So much of what makes your
product distinctive is your headquarters in Troy, NY. Can you say more about
your life and community there?
Well, Troy is part of what’s known as the Tri-City area. There is Albany, which is the state capital, of course, and then also Troy and Schenectady. They each have their own vibe. Troy, where our brewery is located, is the smallest and most concentrated. It’s also where you see a renaissance happening. The downtown is just a four/five block radius, but a lot of the people who are doing the best “fill in the blank” are in Troy. The best coffee, brewery, natural wine shop, bar... it’s young small business owners who are supportive and collaborative. Because there is so much quality craft in the area, some people call Troy the Brooklyn of upstate. (Laughing) But we don’t.
Good thinking to leave Brooklyn out of it. Tell us more about Troy. What brought you there?
We thought about moving to a lot of places, to Mexico or Joshua Tree, but my (Adam’s) parents are in Upstate New York, so we came here. We ended up staying and started our brewery. My wife Yiyi is a potter and ceramicist. She and I have been herbalists for almost a decade now, and started fermenting shortly after. We moved here in 2016, started doing pop-ups and realized there was a need for high quality fermented food and beverages, other than beer or cider.
And you’re a family-owned business, can you tell us about what that experience has been for you all.
Yeah, so, after doing a few pop-ups we contacted Yiyi’s brothers, Frank and Javi. They moved out in March of 2017, started helping with pop-ups and eventually we found a home for our brewery. The four of us have worked together on creating, making and sharing. Another cool thing is that our brewery in Troy is located in a church, it was The Church of St. Paul. There are 16 artists that permanently have studios in the building. It’s used for events; it’s a very creative and tight community.
Yes is a forward word, it moves us into the future. It’s also about saying yes to the opportunities of life. That is kind of what microbiology is all about.
Copy. So, a question about
the name. Yesfolk. Is that just like, Yes
folk? Like y’all just say yes to everything?
(Editor's Note: Up until this point, Yiyi has been pretty quiet. They’re driving from Troy into Manhattan, to deliver kegs and cans to their accounts, but this question, it’s clear, is hers to answer.)
Well the name originated from a concept of trying to put together the spirit of old and new. Folk refers to folk traditions and keeping them around. Yes is a forward word, it moves us into the future. It’s also about saying yes to the opportunities of life. That is kind of what microbiology is all about. You're presented with an opportunity.
Lots of people nationwide are making and drinking kombucha. What makes Yesfolk different?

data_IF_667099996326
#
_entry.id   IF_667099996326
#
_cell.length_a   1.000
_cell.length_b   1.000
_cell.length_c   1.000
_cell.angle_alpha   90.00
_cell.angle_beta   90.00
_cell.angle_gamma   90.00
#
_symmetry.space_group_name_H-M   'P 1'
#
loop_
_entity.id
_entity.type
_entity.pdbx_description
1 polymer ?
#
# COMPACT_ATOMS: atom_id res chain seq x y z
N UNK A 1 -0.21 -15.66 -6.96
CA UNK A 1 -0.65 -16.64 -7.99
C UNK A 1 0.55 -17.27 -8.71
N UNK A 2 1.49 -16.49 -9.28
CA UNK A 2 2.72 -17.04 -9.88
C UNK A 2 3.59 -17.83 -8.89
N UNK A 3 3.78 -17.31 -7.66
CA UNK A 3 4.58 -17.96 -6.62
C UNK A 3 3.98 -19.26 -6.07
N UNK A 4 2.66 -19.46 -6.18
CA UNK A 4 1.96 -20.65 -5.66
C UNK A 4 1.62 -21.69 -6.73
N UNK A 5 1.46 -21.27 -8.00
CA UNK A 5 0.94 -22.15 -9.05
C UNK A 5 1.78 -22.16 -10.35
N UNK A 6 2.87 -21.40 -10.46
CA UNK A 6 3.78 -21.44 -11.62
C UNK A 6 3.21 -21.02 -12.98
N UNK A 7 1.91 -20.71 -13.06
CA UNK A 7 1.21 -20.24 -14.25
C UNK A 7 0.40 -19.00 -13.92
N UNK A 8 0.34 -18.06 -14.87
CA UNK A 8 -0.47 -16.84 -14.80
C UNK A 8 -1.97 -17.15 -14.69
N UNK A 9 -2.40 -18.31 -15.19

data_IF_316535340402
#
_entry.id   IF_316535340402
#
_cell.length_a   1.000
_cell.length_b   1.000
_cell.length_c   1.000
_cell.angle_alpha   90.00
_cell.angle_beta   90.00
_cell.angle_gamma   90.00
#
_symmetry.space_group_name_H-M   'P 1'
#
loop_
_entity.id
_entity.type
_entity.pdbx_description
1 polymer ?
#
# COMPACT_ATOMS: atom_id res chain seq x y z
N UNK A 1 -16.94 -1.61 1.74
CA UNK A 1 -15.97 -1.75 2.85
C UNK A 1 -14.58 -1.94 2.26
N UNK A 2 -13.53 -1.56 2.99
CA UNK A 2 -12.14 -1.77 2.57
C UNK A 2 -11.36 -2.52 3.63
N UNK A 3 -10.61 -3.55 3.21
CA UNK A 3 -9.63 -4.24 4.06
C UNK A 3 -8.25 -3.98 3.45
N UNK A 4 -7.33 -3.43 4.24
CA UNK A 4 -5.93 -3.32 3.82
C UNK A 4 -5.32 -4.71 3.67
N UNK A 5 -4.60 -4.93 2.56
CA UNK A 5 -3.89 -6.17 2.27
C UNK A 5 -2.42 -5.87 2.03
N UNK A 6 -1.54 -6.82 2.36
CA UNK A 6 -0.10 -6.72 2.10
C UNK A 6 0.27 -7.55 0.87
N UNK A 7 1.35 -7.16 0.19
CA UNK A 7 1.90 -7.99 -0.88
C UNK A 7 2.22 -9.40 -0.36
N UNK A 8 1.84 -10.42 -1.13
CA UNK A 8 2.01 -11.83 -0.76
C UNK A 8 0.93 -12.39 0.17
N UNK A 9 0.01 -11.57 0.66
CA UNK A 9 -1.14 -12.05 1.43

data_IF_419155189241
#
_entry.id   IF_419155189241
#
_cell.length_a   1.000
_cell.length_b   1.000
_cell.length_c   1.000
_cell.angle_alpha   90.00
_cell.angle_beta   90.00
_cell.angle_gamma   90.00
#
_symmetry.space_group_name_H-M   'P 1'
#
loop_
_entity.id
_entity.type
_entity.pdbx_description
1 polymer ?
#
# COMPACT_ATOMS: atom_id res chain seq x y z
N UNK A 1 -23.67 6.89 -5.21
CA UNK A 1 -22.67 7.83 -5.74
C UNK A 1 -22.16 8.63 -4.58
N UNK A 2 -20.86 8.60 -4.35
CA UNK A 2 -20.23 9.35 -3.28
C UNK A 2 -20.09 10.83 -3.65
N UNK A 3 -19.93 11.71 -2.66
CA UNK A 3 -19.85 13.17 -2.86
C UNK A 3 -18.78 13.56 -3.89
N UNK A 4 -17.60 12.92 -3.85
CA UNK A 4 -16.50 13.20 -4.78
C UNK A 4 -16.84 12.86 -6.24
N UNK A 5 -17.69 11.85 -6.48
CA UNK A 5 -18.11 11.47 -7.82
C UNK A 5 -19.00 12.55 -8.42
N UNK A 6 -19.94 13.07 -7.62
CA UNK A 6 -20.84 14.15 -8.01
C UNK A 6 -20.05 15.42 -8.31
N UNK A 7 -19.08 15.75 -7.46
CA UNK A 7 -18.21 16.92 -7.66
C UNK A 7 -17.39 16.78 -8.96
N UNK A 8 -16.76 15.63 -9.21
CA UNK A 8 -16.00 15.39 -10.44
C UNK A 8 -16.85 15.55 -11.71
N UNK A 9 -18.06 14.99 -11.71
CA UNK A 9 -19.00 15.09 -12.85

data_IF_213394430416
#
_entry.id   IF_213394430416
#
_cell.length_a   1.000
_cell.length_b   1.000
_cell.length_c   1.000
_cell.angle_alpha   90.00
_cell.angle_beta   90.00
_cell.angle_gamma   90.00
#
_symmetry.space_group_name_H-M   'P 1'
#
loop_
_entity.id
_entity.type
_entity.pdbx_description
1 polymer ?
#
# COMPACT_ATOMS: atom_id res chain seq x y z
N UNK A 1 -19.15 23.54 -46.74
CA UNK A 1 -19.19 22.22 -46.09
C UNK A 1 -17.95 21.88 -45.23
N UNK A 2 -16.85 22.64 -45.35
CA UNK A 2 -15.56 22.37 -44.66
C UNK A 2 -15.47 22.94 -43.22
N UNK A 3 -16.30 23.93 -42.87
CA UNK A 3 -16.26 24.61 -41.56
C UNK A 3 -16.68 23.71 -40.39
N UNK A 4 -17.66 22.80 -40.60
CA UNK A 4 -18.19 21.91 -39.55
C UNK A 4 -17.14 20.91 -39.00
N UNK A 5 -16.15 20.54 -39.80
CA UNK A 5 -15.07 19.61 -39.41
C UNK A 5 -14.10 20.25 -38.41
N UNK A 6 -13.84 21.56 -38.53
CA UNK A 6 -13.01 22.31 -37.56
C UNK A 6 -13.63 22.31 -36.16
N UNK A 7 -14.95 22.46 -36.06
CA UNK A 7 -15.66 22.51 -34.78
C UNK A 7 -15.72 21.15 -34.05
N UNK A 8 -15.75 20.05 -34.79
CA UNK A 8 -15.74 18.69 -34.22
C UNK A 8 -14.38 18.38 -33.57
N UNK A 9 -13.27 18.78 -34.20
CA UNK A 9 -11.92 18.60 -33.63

On a local level, there isn't anyone doing what we’re doing. We are super low intervention in our fermentation practices. We self-distribute meaning we personally deliver everything we sell. We’re not building on kombucha norms or conventions as much as we are taking inspiration from people in natural wine, beer and cider.
That’s interesting. In what ways?
In terms of aesthetic, communication, world view, the how we’re making it and why, the tools and attention to detail, but also the quality and sourcing of ingredients. Many people don’t know that tea is the base of kombucha. We bring tea to the forefront with single origin tea kombucha. Tea-centered kombucha and oak-based fermentation are things that are important to us.
Oak is arguably the most reactive vessel. It is also very porous and has a memory that can never be fully erased.
It seems pretty unusual to make kombucha in an oak barrel, is it not?
We wanted to use a natural material, like glass, wood or clay. Glass in particular is a beautiful material to work with, but it is dangerous in larger sizes. We started researching and asking friends who were distillers and brewers and found some cooperages in the area. They're in the Adirondacks within 100 miles of where we are. As far as working with oak, that took a lot of experimentation, because as far as we know there’s only 3-4 other breweries making kombucha in oak.
That’s very cool. Did it have any effects?
We found that oak had some surprising effects. Oak is arguably the most reactive vessel. It is also very porous and has a memory that can never be fully erased. It's daunting because there's less of a margin for error, but if you get it right, then you build a relationship with it.
Your cans are really elegant. Can you tell us about them?
When we started we were only kegging and our kombucha was only available on draft. We decided to use cans instead of bottles as we started to understand the ecological impact of glass versus cans, and the effect on the liquid and how it’s preserved. At the time there were only two or three kombucha breweries, that we knew of, that were canning. So yes, we gain a lot more by looking outward into other categories.
Well it’s clear the kombucha has been really well received. What comes next?
Right now, we’re getting pretty close to putting our kombucha vinegars out. We realized if we aged them in our (oak) vessels, we happened upon this vinegar with complexity and nuance and depth, but that is also soft and round. We have been sharing it with our friends and customers who have been excited about it. There’s other things in the dream stages that we can’t wait to share as well. Fermentation is magic.
Yesfolk Tonics products are available at The Standard, East Village.